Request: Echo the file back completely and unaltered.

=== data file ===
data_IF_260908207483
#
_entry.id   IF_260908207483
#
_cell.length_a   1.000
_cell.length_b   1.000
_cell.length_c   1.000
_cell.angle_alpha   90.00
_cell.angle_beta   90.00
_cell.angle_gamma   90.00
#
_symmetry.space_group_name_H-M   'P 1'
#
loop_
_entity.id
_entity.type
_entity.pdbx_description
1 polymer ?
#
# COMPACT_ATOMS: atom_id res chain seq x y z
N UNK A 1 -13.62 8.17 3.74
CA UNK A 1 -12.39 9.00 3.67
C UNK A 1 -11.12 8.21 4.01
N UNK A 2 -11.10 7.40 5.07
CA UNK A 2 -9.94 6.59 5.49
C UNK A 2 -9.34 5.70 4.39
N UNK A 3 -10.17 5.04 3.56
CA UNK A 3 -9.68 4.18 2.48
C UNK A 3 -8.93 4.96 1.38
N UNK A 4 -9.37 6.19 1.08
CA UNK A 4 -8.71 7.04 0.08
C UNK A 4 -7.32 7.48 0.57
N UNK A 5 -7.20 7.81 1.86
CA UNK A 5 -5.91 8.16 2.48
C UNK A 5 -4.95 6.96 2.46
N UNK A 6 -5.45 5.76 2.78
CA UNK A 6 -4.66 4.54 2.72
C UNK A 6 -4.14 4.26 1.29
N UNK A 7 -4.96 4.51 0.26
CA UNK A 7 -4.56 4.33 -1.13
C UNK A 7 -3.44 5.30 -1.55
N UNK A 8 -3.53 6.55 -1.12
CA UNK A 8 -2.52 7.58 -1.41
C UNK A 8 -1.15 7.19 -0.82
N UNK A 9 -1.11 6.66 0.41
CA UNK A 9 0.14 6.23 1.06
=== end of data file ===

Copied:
data_IF_260908207483
#
_entry.id   IF_260908207483
#
_cell.length_a   1.000
_cell.length_b   1.000
_cell.length_c   1.000
_cell.angle_alpha   90.00
_cell.angle_beta   90.00
_cell.angle_gamma   90.00
#
_symmetry.space_group_name_H-M   'P 1'
#
loop_
_entity.id
_entity.type
_entity.pdbx_description
1 polymer ?
#
# COMPACT_ATOMS: atom_id res chain seq x y z
N UNK A 1 -13.62 8.17 3.74
CA UNK A 1 -12.39 9.00 3.67
C UNK A 1 -11.12 8.21 4.01
N UNK A 2 -11.10 7.40 5.07
CA UNK A 2 -9.94 6.59 5.49
C UNK A 2 -9.34 5.70 4.39
N UNK A 3 -10.17 5.04 3.56
CA UNK A 3 -9.68 4.18 2.48
C UNK A 3 -8.93 4.96 1.38
N UNK A 4 -9.37 6.19 1.08
CA UNK A 4 -8.71 7.04 0.08
C UNK A 4 -7.32 7.48 0.57
N UNK A 5 -7.20 7.81 1.86
CA UNK A 5 -5.91 8.16 2.48
C UNK A 5 -4.95 6.96 2.46
N UNK A 6 -5.45 5.76 2.78
CA UNK A 6 -4.66 4.54 2.72
C UNK A 6 -4.14 4.26 1.29
N UNK A 7 -4.96 4.51 0.26
CA UNK A 7 -4.56 4.33 -1.13
C UNK A 7 -3.44 5.30 -1.55
N UNK A 8 -3.53 6.55 -1.12
CA UNK A 8 -2.52 7.58 -1.41
C UNK A 8 -1.15 7.19 -0.82
N UNK A 9 -1.11 6.66 0.41
CA UNK A 9 0.14 6.23 1.06